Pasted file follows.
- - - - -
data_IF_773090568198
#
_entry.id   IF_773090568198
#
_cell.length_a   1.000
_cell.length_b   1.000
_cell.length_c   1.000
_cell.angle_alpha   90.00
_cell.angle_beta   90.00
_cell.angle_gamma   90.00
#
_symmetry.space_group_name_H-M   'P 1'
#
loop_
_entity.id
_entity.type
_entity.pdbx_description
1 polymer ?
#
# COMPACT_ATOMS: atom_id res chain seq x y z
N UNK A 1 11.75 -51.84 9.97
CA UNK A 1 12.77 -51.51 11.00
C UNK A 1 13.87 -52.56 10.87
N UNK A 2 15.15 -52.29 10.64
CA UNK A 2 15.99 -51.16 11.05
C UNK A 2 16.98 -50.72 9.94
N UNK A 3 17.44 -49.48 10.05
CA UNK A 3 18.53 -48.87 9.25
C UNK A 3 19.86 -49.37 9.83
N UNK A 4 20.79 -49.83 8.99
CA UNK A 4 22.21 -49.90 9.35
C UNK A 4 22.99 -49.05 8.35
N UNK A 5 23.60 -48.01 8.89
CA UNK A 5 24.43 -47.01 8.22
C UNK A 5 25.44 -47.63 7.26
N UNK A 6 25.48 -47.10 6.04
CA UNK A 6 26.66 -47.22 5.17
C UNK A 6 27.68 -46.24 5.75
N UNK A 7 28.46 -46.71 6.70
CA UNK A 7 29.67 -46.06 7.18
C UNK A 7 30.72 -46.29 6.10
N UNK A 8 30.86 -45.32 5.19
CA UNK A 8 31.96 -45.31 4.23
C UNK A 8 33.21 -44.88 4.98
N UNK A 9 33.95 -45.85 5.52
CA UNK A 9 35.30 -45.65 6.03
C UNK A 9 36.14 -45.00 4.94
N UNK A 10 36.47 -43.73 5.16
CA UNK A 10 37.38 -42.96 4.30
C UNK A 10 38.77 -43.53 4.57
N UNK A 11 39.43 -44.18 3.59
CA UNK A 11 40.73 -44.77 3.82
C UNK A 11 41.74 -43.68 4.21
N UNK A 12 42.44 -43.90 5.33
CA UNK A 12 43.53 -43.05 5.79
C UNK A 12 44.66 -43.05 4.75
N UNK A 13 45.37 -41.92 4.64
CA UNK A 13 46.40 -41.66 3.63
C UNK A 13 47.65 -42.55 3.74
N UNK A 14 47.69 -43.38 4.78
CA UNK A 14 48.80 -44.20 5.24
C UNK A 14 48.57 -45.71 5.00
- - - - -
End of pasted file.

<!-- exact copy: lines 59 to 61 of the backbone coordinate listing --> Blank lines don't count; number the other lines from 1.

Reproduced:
C UNK A 13 47.65 -42.55 3.74
N UNK A 14 47.69 -43.38 4.78
CA UNK A 14 48.80 -44.20 5.24